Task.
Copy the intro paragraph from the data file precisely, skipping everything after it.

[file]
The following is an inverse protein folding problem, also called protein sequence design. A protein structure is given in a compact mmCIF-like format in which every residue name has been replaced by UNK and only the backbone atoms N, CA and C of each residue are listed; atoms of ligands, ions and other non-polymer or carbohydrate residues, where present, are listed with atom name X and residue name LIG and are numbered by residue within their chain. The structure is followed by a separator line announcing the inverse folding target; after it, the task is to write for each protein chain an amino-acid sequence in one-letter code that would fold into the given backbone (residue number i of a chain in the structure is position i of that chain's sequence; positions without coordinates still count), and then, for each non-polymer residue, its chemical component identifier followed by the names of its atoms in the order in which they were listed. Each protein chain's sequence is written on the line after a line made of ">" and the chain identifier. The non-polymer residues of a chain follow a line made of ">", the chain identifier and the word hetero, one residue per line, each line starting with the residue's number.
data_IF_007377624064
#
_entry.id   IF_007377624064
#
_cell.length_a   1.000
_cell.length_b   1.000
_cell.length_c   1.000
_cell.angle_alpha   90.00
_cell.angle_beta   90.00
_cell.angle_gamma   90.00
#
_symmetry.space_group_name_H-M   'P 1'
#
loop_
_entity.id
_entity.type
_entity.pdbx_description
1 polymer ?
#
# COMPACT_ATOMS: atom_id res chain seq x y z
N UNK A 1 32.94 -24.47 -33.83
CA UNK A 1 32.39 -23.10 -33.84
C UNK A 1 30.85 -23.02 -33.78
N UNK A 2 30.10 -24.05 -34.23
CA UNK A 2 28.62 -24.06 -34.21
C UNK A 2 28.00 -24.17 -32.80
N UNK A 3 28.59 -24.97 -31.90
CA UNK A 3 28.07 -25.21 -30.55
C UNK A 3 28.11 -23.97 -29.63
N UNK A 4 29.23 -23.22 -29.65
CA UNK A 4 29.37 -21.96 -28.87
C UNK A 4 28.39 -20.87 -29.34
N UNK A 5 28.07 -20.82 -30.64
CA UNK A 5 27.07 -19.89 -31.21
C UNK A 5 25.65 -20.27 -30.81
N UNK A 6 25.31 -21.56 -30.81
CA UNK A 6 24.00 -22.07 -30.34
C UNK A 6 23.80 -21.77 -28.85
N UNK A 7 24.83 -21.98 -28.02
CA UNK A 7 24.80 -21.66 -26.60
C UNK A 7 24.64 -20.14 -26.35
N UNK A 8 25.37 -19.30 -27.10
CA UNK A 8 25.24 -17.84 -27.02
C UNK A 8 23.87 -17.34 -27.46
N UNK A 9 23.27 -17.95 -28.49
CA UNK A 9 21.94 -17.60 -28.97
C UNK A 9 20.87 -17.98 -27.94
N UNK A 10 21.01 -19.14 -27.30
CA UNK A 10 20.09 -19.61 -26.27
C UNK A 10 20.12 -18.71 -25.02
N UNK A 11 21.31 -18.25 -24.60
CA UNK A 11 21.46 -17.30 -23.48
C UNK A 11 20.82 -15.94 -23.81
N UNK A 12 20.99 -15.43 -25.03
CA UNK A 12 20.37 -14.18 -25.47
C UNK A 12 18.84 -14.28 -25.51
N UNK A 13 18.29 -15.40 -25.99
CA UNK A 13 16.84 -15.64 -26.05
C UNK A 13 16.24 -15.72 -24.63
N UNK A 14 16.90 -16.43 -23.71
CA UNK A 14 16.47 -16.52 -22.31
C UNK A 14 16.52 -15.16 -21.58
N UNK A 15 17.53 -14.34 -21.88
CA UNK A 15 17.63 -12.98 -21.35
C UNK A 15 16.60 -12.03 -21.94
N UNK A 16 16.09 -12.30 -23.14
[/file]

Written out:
The following is an inverse protein folding problem, also called protein sequence design. A protein structure is given in a compact mmCIF-like format in which every residue name has been replaced by UNK and only the backbone atoms N, CA and C of each residue are listed; atoms of ligands, ions and other non-polymer or carbohydrate residues, where present, are listed with atom name X and residue name LIG and are numbered by residue within their chain. The structure is followed by a separator line announcing the inverse folding target; after it, the task is to write for each protein chain an amino-acid sequence in one-letter code that would fold into the given backbone (residue number i of a chain in the structure is position i of that chain's sequence; positions without coordinates still count), and then, for each non-polymer residue, its chemical component identifier followed by the names of its atoms in the order in which they were listed. Each protein chain's sequence is written on the line after a line made of ">" and the chain identifier. The non-polymer residues of a chain follow a line made of ">", the chain identifier and the word hetero, one residue per line, each line starting with the residue's number.